24 February 2007

"What about those who have never heard about Christ? Is is fair they be 'damned' just because they were never exposed to Christianity?"

If you find these questions seem to be odd from a Unitarian Universalist perspective, then you're probably wondering why I've used them for the title of this blog article.

These questions are the topic for next Wednesday's meeting for my congregation's Unitarian Universalist Christian Fellowship Bible Study Group (this group is one of our congregation's "covenant groups"). Our local UUCF group is hosting a multi-week forum on "Questions and Concerns About Christianity" and these two questions will be discussed next week.

I'm surprised to know that these questions are current concerns for modern-day Unitarian Universalist Christians because I thought they were discussed in-depth during the 1800s and we have moved on to other aspects of Christianity in the Unitarian Universalist tradition.

Our Unitarian, Universalist, and Unitarian Universalist heritage is rooted in the Protestant Chirstian tradition and our tradition has looked at these questions in depth.

The early 1800s Unitarian view was one of "salvation by character." Rev. Jane Rzepka (Senior Minister, Church of the Larger Fellowship) describes "salvation by character" using the following words in her 2003 General Assembly CLF Worship Service:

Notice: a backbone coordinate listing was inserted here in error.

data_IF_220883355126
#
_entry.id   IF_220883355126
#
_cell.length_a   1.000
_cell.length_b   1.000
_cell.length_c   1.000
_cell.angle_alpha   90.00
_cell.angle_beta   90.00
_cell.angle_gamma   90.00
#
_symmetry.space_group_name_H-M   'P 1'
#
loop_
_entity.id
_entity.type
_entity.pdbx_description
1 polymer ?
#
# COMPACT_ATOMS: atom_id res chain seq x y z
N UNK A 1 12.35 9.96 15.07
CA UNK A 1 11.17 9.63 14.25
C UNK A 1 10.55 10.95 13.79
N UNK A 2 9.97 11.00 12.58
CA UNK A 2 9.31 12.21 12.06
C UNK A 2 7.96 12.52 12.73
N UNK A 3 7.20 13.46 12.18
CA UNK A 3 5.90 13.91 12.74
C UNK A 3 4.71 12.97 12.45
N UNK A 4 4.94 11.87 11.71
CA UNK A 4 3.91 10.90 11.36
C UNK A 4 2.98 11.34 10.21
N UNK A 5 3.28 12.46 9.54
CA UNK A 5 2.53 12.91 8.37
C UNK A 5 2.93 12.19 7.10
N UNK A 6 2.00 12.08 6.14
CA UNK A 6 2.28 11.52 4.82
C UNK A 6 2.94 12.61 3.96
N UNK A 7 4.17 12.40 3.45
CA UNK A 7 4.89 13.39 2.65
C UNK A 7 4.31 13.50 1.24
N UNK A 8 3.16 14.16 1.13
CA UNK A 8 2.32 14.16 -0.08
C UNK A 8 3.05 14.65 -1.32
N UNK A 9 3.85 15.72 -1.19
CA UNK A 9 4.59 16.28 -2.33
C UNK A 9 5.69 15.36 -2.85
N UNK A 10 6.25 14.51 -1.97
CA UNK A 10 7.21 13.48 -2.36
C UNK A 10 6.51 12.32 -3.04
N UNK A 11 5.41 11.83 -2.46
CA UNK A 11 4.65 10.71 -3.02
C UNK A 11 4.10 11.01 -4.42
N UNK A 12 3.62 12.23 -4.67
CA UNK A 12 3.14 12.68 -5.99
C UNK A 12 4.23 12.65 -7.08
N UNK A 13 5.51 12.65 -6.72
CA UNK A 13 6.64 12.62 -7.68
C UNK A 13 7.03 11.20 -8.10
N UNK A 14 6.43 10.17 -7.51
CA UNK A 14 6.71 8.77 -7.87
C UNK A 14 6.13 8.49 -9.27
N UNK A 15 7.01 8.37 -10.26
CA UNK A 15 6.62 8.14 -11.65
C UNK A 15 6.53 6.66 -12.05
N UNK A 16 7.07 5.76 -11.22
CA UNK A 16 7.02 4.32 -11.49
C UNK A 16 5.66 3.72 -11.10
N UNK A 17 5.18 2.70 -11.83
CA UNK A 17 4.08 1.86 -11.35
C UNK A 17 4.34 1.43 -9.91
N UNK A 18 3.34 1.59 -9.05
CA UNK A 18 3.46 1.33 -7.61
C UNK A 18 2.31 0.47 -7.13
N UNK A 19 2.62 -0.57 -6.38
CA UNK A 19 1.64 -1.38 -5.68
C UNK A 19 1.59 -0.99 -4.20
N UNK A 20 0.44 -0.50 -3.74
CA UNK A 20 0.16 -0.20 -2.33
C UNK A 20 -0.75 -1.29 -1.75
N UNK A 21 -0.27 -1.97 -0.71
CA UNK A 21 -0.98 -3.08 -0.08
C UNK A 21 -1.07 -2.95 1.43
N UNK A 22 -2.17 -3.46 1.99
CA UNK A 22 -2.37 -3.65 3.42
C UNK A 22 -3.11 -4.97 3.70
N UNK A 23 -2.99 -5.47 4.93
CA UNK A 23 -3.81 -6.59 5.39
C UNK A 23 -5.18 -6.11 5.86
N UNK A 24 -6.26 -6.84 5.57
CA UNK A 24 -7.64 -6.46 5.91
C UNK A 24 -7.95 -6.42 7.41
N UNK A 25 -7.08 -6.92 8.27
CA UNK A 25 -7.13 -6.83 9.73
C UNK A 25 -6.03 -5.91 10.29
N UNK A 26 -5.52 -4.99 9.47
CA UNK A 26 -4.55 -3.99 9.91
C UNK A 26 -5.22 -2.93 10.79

"We are Unitarian Universalists, and our salvation comes not in the rapture but, historically at least, in 'salvation by character.' We believe there is something wonderful inside us -- you could call it inherent dignity and worth -- that allows us to work toward good character, wholeness, healing, and all that is good. We have within us a little core of natural hope -- Thoreau's bug in the sixty year old table metaphor could work here [refers to reading] -- some little bit of hopeful life that lies waiting to spring into action. And even better, most UUs don't just sit for sixty years waiting, we act to realize that hope, that life, that wholeness. In spite of the difficulties in our own experience and of life in the larger world, we do what we can. Therein lies our Unitarian Universalist salvation."
The early 1800s Universalist view was one of "salvation irrespective of character." That is best described using the words of Hosea Ballou in the address he gave to the 1851 Universalist General Convention in Boston (as recorded in his online biography page):
"In homely language, he summed up his belief in a God who, as a Father, loves all his children: 'Your child has fallen into the mire, and its body and its garments are defiled. You cleanse it, and array it in clean robes. The query is, Do you love your child because you have washed it? Or, Did you wash it because you loved it?"
A recent summary of the origins of modern-day Unitarian Universalist soteriology (theology of salvation) can be found in "Unitarian Universalist Identity" curriculum for young adults by Katie Tweedie Erslev:
UU Soteriology: Raising the Roof
"Once again, in contrast to the predominant foundation of the theology of Calvinism, our roof was raised by the 19th century Universalists. Universalism gave us a roof that saved us all. They said that what saves us is the power of creative love made viable to us in the person of Jesus.

Do we need to be saved from Hell? The Universalists said that we create heaven and hell on earth. We need to be saved from the Hells that we create."
So ... I guess that many Unitarian Universalists would view Jesus, his teachings, and the example he set during his pre-Easter life on Earth as one example of creative love saving others.

But I don't think that we would say that Jesus is the only example of creative love saving others.